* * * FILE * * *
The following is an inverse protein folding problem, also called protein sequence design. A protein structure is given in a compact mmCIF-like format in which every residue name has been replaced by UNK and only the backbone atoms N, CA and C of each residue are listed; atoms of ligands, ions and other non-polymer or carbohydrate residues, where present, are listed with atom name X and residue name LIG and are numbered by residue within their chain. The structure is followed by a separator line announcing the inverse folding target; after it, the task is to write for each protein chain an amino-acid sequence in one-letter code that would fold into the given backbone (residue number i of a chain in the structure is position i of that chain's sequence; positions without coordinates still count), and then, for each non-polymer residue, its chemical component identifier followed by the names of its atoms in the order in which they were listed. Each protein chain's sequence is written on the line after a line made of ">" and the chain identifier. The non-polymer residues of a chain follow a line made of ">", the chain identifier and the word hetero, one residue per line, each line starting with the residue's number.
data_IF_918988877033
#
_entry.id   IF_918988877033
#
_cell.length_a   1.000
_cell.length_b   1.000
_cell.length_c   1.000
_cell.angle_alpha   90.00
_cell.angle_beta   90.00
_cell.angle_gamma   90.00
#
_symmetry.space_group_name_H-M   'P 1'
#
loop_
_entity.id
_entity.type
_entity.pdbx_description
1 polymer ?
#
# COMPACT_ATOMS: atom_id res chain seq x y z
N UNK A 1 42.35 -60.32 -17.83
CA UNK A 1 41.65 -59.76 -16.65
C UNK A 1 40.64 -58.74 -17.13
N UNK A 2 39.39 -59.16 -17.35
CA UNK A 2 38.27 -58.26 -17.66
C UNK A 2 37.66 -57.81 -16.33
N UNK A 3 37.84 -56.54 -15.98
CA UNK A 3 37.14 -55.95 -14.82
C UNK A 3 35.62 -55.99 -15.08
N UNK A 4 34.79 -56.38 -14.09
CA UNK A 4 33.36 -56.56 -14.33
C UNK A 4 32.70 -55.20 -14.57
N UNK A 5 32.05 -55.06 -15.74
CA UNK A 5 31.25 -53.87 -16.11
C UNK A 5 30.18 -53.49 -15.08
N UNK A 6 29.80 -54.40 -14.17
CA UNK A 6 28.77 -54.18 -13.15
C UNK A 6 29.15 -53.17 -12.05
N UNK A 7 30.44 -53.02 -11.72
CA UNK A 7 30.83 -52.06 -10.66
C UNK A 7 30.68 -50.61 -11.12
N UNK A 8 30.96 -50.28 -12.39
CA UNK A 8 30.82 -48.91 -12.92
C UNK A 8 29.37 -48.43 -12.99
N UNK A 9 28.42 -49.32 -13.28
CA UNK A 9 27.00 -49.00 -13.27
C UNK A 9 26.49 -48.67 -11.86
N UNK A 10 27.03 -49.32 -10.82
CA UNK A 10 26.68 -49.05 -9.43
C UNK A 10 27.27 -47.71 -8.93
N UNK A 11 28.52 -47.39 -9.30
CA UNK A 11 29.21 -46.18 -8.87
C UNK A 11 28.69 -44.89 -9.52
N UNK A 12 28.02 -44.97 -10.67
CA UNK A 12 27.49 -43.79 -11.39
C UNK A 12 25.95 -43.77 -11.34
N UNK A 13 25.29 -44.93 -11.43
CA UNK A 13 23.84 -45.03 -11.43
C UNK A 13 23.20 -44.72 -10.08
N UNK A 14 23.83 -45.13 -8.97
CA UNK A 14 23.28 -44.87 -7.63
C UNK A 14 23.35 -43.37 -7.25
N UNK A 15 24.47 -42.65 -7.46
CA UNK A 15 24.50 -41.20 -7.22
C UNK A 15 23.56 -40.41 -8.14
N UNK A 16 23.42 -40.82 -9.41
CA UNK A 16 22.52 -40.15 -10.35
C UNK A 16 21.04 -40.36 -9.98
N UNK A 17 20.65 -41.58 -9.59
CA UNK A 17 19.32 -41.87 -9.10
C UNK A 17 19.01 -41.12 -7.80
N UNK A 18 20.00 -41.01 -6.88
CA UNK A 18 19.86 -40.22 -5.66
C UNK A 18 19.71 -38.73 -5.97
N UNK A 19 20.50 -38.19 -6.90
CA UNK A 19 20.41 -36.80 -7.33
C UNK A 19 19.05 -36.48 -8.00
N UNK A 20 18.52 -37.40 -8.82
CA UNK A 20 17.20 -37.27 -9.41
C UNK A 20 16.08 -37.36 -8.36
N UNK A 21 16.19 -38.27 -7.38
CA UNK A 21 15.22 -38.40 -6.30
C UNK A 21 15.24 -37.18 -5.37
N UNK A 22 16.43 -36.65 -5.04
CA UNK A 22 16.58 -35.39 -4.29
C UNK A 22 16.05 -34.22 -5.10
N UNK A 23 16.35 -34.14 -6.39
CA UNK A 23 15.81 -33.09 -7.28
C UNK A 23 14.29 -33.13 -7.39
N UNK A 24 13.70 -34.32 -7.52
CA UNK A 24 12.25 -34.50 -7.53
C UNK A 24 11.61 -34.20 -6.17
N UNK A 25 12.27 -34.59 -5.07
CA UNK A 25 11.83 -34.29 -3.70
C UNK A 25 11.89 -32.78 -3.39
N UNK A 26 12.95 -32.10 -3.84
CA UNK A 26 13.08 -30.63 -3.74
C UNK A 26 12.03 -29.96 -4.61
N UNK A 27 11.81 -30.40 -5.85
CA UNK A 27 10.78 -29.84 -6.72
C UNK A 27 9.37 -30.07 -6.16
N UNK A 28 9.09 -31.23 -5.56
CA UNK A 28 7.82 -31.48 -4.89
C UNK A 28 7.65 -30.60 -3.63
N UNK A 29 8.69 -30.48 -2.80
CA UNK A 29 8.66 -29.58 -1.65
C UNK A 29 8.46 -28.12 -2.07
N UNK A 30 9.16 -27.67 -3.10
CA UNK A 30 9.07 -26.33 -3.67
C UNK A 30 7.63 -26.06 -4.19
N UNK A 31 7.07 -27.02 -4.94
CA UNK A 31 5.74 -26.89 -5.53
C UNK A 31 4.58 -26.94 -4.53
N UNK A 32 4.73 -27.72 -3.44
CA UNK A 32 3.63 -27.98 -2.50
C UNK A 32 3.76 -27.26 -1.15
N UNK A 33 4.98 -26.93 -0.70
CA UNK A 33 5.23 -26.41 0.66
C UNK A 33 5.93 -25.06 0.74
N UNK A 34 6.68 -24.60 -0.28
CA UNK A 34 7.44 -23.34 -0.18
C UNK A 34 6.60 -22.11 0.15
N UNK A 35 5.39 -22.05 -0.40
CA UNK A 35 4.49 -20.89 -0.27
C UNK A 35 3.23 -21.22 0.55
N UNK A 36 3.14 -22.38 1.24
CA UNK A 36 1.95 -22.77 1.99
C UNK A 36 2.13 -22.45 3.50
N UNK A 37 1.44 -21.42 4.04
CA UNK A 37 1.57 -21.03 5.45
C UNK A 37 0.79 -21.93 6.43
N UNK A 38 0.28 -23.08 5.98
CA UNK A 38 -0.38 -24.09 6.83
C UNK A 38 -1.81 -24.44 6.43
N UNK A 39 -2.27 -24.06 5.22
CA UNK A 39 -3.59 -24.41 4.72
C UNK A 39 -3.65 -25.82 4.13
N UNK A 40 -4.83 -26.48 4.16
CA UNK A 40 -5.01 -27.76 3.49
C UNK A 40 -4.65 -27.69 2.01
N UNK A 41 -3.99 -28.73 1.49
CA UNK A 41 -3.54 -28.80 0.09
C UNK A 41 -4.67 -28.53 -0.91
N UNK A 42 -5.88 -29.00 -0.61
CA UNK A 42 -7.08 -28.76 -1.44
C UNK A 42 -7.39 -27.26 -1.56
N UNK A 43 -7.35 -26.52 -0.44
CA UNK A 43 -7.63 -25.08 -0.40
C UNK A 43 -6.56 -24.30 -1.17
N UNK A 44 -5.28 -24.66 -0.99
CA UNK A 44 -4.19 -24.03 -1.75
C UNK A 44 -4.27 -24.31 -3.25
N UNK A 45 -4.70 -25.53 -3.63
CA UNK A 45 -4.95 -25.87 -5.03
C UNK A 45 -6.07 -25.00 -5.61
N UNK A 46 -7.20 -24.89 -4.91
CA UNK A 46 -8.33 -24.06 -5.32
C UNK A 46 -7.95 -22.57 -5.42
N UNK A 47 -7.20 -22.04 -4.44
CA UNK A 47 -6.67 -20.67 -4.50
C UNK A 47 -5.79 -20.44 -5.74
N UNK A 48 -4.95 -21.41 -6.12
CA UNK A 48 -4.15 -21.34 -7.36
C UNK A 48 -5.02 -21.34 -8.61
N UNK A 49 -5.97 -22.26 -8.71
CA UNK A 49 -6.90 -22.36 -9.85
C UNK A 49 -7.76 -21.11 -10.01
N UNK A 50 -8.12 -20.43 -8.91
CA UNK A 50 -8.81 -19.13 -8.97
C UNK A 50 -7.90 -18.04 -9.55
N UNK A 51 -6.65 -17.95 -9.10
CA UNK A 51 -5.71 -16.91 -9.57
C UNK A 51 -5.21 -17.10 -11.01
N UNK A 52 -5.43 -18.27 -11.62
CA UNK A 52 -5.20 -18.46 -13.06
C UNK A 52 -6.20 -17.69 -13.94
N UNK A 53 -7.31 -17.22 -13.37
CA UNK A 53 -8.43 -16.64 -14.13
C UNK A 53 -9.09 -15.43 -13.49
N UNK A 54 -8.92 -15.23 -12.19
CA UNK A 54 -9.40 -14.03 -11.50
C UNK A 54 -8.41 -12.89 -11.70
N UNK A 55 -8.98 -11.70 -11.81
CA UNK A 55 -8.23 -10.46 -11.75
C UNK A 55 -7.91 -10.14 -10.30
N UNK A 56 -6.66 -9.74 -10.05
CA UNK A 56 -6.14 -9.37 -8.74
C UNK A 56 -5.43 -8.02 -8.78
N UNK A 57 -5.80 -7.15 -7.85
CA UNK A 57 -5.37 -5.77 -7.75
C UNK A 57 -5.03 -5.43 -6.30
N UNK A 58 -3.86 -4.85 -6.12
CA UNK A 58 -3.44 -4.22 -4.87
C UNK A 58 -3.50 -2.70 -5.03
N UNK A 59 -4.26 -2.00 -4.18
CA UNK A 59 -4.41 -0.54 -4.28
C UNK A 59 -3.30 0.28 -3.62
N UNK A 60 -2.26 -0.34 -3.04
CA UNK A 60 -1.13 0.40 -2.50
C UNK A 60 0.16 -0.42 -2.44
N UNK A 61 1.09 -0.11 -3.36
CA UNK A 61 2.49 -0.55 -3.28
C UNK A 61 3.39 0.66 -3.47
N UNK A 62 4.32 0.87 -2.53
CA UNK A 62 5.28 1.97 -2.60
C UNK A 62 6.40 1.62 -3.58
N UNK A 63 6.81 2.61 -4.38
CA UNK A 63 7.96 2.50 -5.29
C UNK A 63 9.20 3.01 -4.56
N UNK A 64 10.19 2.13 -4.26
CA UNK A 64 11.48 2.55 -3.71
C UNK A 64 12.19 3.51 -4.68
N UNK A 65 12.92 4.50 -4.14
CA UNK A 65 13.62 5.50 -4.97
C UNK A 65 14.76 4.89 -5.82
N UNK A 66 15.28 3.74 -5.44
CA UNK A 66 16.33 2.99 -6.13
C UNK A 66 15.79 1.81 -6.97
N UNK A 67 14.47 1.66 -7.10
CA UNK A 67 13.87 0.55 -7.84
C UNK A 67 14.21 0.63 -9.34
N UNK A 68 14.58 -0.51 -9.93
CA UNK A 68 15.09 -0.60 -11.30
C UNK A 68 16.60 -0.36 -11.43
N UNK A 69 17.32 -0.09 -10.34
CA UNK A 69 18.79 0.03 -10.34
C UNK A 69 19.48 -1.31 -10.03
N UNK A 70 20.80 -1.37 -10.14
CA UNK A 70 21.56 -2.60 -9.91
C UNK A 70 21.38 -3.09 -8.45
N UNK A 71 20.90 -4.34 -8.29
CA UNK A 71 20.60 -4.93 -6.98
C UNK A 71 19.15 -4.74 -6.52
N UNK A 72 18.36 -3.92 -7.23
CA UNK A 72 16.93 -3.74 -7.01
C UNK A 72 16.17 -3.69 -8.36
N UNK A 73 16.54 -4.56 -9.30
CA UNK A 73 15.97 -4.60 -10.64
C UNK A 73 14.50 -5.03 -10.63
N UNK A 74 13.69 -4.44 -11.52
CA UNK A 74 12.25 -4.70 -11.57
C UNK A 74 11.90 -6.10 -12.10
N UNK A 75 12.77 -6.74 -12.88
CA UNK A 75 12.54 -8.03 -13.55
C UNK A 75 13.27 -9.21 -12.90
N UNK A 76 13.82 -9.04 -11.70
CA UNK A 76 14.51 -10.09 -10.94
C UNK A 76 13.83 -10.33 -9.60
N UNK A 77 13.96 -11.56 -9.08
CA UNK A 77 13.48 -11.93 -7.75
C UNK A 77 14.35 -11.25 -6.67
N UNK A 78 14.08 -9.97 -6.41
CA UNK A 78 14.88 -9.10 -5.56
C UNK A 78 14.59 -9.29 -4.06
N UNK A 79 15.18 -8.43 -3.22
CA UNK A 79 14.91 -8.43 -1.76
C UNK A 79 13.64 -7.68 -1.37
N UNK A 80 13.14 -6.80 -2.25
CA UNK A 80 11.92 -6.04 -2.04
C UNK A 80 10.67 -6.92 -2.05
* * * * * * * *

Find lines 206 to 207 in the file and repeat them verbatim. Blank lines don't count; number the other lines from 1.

CA UNK A 62 5.28 1.97 -2.60
C UNK A 62 6.40 1.62 -3.58